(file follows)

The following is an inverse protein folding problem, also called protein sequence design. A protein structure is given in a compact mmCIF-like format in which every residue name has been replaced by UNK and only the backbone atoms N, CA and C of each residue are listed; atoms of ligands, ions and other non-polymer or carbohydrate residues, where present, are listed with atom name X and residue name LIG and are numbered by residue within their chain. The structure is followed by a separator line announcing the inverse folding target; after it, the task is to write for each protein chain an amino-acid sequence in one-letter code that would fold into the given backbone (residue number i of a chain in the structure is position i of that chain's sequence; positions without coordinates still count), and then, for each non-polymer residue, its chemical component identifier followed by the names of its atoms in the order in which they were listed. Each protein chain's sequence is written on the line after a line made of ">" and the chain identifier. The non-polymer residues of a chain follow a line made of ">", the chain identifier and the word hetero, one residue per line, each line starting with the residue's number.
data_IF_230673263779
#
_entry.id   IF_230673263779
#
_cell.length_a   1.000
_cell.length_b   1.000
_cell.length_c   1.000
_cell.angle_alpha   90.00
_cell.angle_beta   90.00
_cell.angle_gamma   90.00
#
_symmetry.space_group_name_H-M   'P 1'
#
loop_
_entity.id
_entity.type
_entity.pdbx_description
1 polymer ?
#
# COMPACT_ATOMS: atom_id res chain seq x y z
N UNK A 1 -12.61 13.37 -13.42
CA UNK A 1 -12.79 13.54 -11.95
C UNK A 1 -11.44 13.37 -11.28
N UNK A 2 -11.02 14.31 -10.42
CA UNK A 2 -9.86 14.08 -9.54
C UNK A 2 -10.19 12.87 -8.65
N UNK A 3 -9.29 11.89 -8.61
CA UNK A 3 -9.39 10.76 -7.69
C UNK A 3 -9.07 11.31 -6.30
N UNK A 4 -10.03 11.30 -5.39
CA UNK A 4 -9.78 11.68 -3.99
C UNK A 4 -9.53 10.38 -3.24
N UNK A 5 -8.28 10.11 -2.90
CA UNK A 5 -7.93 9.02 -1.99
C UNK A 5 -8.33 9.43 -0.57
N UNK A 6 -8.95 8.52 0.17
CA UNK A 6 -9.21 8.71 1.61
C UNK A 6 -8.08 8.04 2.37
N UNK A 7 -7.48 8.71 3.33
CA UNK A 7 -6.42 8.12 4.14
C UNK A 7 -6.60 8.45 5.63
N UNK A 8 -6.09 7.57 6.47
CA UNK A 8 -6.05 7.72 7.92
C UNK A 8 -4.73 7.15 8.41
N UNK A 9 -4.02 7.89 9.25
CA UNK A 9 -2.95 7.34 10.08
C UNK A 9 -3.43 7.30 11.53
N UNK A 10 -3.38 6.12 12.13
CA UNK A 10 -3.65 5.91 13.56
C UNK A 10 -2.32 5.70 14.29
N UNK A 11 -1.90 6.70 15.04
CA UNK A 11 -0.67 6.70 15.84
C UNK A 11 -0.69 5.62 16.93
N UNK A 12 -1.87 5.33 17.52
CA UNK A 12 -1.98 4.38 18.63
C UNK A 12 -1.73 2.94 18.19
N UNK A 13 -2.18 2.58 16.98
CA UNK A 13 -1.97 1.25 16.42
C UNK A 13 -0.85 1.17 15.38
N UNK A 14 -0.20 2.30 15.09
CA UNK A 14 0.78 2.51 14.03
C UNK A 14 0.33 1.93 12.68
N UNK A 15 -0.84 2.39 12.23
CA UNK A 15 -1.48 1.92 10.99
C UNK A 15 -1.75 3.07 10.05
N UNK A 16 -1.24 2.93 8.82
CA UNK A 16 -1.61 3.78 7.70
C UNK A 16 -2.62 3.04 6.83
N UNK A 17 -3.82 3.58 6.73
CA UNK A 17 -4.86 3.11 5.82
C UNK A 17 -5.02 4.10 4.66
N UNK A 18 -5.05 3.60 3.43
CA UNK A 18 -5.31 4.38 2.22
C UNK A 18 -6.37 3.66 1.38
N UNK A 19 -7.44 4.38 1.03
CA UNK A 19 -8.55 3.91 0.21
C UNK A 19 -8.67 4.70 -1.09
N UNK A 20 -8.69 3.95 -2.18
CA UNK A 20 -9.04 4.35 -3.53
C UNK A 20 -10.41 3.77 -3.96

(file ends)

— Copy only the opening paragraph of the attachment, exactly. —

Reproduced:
The following is an inverse protein folding problem, also called protein sequence design. A protein structure is given in a compact mmCIF-like format in which every residue name has been replaced by UNK and only the backbone atoms N, CA and C of each residue are listed; atoms of ligands, ions and other non-polymer or carbohydrate residues, where present, are listed with atom name X and residue name LIG and are numbered by residue within their chain. The structure is followed by a separator line announcing the inverse folding target; after it, the task is to write for each protein chain an amino-acid sequence in one-letter code that would fold into the given backbone (residue number i of a chain in the structure is position i of that chain's sequence; positions without coordinates still count), and then, for each non-polymer residue, its chemical component identifier followed by the names of its atoms in the order in which they were listed. Each protein chain's sequence is written on the line after a line made of ">" and the chain identifier. The non-polymer residues of a chain follow a line made of ">", the chain identifier and the word hetero, one residue per line, each line starting with the residue's number.